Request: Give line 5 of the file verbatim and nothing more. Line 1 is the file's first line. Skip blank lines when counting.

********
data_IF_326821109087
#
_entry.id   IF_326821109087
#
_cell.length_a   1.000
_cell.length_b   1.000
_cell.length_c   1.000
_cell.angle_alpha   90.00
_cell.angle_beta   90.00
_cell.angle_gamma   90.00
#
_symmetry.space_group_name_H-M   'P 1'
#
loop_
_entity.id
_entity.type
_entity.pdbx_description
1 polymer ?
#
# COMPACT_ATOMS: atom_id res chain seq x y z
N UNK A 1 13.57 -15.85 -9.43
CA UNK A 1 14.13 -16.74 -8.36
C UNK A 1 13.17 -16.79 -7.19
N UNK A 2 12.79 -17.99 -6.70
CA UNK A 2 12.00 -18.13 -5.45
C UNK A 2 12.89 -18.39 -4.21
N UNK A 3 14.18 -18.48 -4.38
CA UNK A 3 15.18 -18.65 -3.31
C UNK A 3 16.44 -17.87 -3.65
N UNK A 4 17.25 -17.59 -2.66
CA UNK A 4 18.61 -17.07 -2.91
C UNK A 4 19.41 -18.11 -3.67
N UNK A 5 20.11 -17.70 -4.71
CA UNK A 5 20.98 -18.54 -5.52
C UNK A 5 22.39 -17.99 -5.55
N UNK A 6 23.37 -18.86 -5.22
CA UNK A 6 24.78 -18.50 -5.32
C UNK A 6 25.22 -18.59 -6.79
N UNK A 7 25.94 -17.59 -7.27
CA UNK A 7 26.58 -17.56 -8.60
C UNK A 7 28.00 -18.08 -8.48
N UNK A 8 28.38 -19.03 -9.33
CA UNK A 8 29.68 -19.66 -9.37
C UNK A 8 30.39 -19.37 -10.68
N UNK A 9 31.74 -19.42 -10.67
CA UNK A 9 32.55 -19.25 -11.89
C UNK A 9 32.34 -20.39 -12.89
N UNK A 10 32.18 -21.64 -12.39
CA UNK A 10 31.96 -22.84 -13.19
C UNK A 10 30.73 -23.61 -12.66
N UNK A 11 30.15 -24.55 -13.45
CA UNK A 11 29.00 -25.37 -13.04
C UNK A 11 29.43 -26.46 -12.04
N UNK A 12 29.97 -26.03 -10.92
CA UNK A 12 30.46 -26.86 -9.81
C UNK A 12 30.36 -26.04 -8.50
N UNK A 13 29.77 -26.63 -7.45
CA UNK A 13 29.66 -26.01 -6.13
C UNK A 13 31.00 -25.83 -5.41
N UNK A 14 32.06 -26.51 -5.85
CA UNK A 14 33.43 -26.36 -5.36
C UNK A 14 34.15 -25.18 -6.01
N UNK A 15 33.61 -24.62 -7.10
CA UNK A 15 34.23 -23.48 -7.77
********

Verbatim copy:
_cell.length_a   1.000